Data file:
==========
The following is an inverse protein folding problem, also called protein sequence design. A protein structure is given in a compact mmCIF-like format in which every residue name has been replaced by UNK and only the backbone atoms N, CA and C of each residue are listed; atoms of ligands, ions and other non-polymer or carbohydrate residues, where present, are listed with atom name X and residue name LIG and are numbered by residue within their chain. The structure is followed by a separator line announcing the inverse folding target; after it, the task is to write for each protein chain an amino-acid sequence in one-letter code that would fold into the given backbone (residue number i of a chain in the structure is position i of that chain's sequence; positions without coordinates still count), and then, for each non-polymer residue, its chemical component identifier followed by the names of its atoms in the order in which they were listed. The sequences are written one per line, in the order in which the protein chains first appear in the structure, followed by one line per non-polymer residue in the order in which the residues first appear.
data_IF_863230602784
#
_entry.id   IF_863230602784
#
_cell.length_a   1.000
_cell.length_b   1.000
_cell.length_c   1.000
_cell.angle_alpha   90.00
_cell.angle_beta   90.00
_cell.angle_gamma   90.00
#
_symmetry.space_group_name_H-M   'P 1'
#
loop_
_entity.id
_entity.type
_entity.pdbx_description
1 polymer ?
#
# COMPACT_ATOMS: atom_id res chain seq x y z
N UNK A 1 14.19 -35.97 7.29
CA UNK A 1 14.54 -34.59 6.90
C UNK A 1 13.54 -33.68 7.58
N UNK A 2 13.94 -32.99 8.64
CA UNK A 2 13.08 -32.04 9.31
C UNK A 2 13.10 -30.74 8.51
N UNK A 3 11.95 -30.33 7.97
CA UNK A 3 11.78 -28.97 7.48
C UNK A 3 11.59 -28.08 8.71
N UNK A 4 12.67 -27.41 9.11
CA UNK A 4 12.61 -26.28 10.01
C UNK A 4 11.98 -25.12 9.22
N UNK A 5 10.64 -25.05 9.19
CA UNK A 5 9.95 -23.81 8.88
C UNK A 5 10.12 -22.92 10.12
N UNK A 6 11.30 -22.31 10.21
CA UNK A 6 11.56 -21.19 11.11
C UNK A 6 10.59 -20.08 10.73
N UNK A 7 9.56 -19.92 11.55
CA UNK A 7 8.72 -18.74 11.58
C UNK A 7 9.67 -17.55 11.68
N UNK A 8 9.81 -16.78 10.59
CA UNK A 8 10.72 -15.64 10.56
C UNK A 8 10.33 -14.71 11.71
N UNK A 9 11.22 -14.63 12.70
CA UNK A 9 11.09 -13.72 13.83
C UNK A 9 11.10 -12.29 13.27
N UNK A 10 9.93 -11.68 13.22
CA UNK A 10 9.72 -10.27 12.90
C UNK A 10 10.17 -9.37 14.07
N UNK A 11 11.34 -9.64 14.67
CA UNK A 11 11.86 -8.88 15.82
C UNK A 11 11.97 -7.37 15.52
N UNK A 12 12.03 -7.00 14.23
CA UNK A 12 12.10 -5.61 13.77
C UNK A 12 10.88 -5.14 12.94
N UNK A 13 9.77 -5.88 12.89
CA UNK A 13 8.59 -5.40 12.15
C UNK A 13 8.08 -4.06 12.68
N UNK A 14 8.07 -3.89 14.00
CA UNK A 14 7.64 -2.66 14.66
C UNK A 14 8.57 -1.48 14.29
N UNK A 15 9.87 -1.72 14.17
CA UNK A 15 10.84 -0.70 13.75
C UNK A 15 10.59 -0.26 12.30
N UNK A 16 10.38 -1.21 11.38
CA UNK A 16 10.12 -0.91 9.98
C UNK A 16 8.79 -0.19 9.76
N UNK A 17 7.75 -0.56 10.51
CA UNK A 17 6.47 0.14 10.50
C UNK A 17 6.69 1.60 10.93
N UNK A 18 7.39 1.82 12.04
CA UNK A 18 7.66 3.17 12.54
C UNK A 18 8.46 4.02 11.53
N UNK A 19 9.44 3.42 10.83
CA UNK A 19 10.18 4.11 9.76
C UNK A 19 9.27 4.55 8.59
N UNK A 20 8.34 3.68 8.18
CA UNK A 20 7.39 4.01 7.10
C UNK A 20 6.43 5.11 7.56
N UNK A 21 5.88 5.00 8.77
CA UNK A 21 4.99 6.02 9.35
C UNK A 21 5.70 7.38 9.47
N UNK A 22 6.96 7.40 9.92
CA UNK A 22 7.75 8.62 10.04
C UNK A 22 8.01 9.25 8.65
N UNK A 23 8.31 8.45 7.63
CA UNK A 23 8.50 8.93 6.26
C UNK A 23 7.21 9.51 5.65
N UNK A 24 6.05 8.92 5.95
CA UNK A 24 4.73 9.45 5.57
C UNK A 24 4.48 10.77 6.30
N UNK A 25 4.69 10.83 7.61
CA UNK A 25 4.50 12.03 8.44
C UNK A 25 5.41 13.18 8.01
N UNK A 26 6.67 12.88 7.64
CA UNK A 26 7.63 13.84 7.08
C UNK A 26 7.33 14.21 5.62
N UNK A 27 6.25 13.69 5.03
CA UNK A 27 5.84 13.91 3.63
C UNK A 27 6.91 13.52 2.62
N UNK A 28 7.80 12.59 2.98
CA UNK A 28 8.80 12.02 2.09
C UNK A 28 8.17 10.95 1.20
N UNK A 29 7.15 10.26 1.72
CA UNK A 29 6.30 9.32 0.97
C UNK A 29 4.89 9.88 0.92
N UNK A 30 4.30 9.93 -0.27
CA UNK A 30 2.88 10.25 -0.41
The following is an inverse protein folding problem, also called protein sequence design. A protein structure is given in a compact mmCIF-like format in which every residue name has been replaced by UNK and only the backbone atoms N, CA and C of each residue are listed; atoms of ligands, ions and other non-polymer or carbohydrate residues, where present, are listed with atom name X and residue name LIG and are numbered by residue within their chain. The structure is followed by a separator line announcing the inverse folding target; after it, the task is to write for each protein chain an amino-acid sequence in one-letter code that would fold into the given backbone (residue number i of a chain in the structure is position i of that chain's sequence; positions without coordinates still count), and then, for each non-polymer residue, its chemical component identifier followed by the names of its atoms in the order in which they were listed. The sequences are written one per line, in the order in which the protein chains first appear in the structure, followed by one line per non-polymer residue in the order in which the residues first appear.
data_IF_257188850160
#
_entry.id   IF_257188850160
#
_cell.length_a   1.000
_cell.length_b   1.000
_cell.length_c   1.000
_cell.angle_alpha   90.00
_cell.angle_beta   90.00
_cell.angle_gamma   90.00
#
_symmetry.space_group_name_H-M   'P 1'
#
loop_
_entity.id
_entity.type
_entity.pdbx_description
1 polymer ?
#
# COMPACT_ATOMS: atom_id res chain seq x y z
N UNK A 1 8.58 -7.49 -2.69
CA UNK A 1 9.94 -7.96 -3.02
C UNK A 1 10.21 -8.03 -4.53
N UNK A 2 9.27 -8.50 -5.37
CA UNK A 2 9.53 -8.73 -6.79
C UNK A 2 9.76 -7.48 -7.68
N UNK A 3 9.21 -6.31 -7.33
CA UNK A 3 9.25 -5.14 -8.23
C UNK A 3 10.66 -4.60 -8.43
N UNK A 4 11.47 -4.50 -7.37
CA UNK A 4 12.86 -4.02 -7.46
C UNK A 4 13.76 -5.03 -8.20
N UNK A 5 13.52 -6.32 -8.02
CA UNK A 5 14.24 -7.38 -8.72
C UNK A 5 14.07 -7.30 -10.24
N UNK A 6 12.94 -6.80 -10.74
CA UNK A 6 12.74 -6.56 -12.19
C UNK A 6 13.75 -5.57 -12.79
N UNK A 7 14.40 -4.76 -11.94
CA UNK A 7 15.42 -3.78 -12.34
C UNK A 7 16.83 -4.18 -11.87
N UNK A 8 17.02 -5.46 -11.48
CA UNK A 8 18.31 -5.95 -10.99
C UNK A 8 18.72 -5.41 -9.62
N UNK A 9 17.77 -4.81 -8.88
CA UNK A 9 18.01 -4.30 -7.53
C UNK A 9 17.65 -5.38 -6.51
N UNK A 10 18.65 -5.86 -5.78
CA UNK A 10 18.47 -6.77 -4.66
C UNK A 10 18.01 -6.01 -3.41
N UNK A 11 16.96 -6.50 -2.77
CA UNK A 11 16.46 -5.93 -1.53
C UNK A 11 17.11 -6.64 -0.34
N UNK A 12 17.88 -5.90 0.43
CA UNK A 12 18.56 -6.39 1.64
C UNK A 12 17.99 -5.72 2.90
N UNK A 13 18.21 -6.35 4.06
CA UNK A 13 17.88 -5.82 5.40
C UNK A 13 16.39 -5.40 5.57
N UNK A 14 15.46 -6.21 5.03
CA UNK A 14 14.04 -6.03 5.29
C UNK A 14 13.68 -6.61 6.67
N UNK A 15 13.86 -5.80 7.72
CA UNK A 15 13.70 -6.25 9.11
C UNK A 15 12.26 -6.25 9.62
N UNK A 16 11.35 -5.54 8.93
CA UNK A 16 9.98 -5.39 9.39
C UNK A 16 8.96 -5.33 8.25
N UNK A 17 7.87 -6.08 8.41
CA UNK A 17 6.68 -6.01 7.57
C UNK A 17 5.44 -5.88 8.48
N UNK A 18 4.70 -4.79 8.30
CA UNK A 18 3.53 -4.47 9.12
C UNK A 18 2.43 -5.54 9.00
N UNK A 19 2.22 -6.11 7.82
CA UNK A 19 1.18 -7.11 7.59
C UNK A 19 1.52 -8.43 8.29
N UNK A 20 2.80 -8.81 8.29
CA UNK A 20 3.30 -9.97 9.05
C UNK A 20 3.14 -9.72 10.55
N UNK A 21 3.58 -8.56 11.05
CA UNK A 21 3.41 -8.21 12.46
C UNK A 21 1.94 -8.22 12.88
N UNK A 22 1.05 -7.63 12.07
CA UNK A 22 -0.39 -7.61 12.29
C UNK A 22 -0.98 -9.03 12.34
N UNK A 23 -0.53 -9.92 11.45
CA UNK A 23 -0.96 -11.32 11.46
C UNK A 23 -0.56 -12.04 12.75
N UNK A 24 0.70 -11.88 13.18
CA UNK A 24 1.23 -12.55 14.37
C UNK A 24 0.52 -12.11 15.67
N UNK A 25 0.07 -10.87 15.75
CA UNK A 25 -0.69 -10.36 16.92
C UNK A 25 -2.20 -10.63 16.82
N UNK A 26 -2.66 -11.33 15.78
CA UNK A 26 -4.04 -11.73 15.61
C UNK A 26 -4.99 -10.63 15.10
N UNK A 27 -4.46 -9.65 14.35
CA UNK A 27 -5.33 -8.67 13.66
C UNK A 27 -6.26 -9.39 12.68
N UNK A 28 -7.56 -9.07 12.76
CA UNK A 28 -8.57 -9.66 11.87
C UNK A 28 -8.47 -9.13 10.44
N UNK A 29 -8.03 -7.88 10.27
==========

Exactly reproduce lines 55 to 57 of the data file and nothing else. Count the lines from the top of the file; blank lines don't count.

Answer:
N UNK A 12 12.03 -7.00 14.23
CA UNK A 12 12.10 -5.61 13.77
C UNK A 12 10.88 -5.14 12.94